Personal Rapid Transport (PRT) System
Date : March 12, 2018 By
What was interesting about the Hollywood blockbuster, ‘The Minority Report’ ?For ‘Mr. Holmes’, it could be the intriguing story itself: in a future where a special police unit is able to arrest murderers before they commit their crimes, an officer from that unit is himself accused of a future murder. For engineers, it probably would be sequences that showed bunch of driverless vehicles crisscrossing the city.
The fleet of autonomous vehicles zooming on the sides of sky scrapers, probably, was too far in the future. But, the quest to build driverless vehicles for roads by likes of Google, Uber, and other private bodies is going to time-warp some of those fantasies. In fact, scaled down versions of such futuristic system of vehicles called Personal Rapid Transport (PRT) Systems have existed for several decades.
PRT ( Personal Automated Transport Or pod-car ) :
PRT is envisioned as a network of small, one or two person automated pods that deliver passengers to a destination of their choice without stops. These systems, also called personal automated transport or pod-car, are supposed to be used for public transportation built as small automated vehicles operating on a network of specially-built guide ways.
Typical design for such PODS includes the sizing of vehicles for individual or small group travel, typically carrying no more than 3 to 6 passengers per vehicle, the arrangement of guide ways to be in a network topology, with all stations located on sidings, and with frequent merge / diverge points, and the creation of a central hub with control systems / mechanisms. This approach allows for nonstop, point-to-point travel, bypassing all intermediate stations. The point-to-point service is akin to a taxi or a horizontal lift (elevator).
PRT was a major area of study in the 1960s and 1970s. In 1975, Morgantown PRT, an experimental automated system which exhibits some (but not all) features of PRT, was opened to the public after significant construction cost overruns. Morgantown PRT remains in use today, and there have been discussions on expanding it.
A PRT system went into operation in Masdar City in the UAE in November 2010. The system had 10 passenger and 3 freight vehicles serving 2 passenger and 3 freight stations connected by 1.2 kilometers of one-way track. The system was in operation 18 hours a day, seven days a week serving the Masdar Institute of Science and Technology. Trips took about 2 and a half minutes (i.e., an average speed of roughly 12mph / 20km/h) and were free of charge. Average wait times were expected to be about 30 seconds.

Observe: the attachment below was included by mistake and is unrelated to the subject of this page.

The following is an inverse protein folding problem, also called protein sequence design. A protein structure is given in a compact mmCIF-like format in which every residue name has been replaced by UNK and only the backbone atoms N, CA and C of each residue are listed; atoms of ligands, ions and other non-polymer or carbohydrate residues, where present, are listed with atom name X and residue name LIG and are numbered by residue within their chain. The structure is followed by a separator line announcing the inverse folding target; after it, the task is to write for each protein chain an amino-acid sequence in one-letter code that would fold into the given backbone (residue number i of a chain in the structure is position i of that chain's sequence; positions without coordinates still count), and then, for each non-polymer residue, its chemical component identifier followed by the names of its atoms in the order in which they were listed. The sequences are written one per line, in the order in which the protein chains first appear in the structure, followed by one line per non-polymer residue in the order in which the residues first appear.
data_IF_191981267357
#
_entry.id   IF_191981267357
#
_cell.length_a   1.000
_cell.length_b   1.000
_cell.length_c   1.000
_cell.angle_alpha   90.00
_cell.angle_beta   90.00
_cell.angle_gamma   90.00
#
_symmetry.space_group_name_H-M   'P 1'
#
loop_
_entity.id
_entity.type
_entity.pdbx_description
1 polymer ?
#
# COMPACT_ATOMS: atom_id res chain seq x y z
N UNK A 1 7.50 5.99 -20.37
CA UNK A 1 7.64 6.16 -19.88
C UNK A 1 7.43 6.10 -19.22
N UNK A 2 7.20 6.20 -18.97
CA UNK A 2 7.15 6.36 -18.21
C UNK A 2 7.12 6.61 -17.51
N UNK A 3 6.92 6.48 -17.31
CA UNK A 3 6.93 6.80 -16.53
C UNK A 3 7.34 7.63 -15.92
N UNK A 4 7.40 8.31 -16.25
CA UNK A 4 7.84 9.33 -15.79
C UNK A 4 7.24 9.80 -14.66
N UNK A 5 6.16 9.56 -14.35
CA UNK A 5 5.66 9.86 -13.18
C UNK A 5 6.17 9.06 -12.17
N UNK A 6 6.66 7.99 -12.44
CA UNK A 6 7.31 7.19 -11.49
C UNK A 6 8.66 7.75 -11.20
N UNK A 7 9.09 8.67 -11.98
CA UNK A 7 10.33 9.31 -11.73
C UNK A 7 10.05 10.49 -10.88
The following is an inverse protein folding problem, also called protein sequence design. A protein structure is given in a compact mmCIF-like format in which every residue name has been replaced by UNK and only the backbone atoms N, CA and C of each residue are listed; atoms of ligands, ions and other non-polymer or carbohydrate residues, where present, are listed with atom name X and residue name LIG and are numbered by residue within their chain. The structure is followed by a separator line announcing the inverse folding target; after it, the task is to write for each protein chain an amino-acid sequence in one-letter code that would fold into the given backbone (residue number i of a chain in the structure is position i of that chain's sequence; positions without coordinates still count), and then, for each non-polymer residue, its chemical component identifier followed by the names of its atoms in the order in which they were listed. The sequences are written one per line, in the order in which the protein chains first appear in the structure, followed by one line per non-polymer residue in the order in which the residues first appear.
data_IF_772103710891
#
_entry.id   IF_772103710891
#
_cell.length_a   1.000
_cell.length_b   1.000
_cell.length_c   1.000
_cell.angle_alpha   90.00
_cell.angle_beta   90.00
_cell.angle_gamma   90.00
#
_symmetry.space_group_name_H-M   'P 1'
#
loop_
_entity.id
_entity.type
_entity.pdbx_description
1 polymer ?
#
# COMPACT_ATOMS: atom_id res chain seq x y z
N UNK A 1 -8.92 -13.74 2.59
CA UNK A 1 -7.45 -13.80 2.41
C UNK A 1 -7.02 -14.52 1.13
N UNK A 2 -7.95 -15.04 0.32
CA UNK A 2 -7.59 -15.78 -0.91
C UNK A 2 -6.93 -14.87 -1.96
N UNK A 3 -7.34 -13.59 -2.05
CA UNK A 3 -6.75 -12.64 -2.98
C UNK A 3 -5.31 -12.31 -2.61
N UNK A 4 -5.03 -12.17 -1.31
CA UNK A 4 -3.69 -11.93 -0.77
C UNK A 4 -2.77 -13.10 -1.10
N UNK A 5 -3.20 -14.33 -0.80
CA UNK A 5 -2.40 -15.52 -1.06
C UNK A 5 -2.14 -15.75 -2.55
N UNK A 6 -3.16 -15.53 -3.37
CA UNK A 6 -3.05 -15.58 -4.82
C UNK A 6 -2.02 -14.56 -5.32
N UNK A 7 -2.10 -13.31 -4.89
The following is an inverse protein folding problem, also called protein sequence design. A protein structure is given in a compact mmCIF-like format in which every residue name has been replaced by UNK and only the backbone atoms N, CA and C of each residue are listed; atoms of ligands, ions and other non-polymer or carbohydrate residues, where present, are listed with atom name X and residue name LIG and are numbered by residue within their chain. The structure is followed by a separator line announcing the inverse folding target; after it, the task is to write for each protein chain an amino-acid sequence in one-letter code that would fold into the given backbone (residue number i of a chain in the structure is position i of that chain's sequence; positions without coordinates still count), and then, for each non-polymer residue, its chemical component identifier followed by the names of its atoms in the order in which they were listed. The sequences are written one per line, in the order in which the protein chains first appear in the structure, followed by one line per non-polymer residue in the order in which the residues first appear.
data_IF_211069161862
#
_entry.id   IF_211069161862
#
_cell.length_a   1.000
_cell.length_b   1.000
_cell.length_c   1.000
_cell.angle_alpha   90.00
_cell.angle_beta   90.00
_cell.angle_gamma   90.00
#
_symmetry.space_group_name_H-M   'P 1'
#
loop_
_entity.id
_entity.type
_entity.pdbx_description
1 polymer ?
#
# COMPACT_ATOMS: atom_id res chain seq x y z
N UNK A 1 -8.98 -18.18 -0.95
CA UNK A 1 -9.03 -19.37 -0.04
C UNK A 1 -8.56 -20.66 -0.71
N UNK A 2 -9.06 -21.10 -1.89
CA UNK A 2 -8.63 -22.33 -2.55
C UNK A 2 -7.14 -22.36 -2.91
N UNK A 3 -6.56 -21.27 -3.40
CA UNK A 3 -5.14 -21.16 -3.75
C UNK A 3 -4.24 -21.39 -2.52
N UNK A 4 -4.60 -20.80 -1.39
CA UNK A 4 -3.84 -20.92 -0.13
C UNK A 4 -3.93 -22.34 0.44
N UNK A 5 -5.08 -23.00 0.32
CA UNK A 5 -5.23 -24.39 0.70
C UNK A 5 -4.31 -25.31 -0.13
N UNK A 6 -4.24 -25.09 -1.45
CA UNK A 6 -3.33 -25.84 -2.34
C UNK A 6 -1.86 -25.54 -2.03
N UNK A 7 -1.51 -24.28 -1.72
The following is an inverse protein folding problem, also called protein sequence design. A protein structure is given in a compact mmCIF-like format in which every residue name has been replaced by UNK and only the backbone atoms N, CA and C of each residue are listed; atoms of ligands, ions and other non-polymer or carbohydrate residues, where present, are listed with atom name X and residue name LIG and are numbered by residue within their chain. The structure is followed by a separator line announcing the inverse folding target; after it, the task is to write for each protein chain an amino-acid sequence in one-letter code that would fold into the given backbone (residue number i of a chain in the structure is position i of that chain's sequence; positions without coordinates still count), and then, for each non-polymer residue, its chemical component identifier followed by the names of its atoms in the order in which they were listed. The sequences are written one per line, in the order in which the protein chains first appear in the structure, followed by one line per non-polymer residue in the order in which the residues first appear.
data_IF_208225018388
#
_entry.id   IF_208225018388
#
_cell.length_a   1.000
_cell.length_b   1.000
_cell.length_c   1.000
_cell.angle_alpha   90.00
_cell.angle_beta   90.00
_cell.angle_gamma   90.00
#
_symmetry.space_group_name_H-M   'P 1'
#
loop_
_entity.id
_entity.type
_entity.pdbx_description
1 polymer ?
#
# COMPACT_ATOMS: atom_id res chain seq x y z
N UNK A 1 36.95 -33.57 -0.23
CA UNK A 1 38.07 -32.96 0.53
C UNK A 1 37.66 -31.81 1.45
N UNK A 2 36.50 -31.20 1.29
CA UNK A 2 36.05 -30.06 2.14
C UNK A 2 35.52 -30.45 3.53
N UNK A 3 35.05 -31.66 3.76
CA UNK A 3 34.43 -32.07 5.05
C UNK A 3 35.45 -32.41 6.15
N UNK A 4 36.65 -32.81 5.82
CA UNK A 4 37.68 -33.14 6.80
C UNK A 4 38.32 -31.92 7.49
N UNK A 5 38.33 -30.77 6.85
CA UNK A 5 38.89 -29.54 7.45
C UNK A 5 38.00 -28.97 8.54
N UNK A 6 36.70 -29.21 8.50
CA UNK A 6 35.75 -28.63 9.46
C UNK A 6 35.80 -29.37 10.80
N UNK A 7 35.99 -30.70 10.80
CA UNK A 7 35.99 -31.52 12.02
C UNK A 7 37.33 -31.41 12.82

Few of the recent developments in building such Pod-guide-way transit have been at the Heathrow Airport and at the West Virginia University. In fact, several test tracks are operational at Heathrow now. A pilot system at London Heathrow Airport, United Kingdom, was constructed using the ULTra design. Originally scheduled to be operational in 2009, it underwent 4 weeks of public trials where it achieved a 99.6% availability. Note that 97.5% is considered transit level of service A. Several cities have recently expressed interest in PRT. Two small city-based systems are currently in development, in Suncheon, South Korea and Amritsar, India.
PRT could be a boon for ever-increasing population of emerging countries, which are typically associated with inefficient management of people and systems. Driverless vehicles can free up infrastructure and make lives safer and more productive.
Obviously, emerging countries can leap frog to build Google / Uber envisioned driverless vehicles. However with inadequate infrastructure in developing countries, fruition of such plans may take some time.
Indian engineers have shown leadership in building cutting edge software, vision processing systems, GPS based technologies, and technology solutions atop maps. It wouldn’t be a long wait till someone amalgamates existing skills and builds an impeccable system of driverless vehicles tuned to our infrastructure.
Note: Information / facts are from publicly available sources